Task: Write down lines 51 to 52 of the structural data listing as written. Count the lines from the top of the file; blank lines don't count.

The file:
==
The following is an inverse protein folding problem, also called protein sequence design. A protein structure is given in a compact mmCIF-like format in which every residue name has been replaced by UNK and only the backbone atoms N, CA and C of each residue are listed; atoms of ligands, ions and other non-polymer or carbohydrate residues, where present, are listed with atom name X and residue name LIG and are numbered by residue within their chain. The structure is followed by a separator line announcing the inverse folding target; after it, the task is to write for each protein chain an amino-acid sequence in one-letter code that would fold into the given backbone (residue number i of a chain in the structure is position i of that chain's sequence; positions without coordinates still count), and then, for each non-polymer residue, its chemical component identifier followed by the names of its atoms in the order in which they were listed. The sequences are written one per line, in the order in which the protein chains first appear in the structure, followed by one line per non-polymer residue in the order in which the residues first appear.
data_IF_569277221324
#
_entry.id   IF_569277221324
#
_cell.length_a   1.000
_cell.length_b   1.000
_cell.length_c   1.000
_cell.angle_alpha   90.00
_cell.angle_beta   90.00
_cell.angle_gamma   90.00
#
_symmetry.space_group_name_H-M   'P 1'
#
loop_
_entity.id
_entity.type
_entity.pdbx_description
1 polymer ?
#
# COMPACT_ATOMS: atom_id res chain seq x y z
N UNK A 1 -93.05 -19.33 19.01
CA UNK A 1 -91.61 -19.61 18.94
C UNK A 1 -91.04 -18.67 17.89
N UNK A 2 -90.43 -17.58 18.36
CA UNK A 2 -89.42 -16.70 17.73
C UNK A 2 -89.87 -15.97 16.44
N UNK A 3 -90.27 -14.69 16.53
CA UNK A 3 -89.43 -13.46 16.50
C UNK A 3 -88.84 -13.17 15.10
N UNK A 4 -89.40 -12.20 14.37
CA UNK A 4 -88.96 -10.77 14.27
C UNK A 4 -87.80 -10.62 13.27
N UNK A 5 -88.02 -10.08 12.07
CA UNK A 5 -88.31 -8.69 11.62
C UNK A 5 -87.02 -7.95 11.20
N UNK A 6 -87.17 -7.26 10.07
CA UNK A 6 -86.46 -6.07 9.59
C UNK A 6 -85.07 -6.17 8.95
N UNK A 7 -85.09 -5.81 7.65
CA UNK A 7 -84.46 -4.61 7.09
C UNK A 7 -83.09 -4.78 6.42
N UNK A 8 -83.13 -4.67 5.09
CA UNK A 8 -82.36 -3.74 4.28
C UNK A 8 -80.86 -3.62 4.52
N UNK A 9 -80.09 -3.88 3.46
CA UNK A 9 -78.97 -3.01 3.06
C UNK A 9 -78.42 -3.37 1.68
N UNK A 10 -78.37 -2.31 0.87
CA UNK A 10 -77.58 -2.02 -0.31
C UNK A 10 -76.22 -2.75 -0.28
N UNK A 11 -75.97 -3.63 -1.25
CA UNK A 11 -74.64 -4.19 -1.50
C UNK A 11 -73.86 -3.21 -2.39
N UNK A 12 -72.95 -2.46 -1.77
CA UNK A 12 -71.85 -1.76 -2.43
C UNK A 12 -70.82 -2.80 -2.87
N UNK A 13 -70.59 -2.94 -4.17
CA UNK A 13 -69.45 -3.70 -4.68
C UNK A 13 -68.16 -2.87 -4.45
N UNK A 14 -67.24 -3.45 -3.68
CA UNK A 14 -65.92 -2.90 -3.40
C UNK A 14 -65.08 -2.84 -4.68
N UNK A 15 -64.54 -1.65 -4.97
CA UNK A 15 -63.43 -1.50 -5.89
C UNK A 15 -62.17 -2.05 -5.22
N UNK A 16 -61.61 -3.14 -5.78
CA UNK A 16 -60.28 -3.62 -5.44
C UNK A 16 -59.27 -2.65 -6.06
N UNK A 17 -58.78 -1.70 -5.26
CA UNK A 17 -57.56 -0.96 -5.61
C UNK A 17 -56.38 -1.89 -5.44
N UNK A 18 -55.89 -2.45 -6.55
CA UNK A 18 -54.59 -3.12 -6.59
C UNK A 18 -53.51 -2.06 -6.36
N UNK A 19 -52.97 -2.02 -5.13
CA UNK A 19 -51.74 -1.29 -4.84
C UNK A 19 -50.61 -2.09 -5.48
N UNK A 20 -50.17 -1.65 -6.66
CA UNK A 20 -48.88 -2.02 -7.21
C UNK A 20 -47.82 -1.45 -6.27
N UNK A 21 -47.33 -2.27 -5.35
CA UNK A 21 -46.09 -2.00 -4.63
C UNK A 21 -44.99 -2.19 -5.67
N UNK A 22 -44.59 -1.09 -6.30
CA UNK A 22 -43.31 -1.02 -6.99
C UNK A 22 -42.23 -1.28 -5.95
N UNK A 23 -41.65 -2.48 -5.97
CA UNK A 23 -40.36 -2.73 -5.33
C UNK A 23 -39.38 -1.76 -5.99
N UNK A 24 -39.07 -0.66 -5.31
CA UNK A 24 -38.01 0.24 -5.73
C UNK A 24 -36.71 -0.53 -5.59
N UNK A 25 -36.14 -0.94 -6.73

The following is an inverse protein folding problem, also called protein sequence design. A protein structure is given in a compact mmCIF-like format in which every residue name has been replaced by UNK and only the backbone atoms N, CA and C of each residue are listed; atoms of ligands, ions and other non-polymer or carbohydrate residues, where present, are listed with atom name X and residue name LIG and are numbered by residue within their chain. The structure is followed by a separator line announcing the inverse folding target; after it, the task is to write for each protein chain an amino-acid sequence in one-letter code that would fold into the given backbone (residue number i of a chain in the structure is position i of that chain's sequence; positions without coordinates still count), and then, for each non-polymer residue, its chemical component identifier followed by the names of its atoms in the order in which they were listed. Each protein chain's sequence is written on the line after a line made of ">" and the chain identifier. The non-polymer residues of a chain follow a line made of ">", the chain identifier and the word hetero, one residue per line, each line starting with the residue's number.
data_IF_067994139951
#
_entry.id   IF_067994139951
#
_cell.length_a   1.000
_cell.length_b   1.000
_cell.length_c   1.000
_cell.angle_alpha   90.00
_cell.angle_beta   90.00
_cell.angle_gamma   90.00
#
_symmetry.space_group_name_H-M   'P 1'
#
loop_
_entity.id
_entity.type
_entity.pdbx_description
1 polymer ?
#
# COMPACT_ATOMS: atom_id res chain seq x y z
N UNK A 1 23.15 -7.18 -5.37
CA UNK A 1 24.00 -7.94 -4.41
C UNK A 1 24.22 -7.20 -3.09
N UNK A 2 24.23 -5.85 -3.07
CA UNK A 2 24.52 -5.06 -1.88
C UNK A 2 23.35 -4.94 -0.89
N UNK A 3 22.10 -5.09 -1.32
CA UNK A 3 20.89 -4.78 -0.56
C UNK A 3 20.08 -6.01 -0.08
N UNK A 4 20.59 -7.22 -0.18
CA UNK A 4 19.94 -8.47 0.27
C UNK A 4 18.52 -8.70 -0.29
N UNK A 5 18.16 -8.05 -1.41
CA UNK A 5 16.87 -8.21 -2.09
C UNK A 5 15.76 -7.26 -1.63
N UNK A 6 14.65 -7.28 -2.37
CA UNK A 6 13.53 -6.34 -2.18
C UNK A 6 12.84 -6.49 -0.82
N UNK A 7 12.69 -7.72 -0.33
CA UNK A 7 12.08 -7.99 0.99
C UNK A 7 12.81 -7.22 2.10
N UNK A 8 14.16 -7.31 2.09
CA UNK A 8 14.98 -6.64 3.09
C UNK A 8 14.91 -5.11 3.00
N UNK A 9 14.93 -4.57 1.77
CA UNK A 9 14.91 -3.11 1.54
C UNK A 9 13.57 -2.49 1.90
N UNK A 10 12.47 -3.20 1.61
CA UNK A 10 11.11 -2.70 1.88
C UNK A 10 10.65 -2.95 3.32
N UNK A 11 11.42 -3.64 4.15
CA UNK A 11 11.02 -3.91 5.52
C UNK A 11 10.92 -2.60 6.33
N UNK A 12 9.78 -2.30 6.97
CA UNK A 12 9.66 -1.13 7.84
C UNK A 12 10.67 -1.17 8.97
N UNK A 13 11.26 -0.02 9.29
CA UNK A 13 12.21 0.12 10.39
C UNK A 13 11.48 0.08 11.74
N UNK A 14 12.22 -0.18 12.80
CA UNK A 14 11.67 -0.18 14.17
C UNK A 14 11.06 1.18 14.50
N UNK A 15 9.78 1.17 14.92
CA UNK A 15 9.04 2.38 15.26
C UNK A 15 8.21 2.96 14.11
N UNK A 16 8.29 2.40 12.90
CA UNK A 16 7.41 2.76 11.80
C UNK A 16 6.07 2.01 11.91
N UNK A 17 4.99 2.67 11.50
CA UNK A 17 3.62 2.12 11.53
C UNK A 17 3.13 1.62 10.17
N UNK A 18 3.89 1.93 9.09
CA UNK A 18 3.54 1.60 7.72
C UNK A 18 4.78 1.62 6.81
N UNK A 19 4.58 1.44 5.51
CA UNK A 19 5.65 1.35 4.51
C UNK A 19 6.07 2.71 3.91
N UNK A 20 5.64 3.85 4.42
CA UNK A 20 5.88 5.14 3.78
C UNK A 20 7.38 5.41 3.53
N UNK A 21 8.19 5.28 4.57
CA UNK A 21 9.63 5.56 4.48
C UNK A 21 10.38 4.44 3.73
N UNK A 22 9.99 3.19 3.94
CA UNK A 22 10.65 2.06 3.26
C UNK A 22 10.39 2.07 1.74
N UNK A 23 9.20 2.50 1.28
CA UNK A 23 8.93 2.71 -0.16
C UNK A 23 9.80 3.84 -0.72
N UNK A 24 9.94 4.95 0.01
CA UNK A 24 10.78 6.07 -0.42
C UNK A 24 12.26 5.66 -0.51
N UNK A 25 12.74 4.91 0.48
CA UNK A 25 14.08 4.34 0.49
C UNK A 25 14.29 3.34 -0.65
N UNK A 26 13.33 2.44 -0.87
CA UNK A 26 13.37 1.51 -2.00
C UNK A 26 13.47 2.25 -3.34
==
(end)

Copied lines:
C UNK A 10 -76.22 -2.75 -0.28
N UNK A 11 -75.97 -3.63 -1.25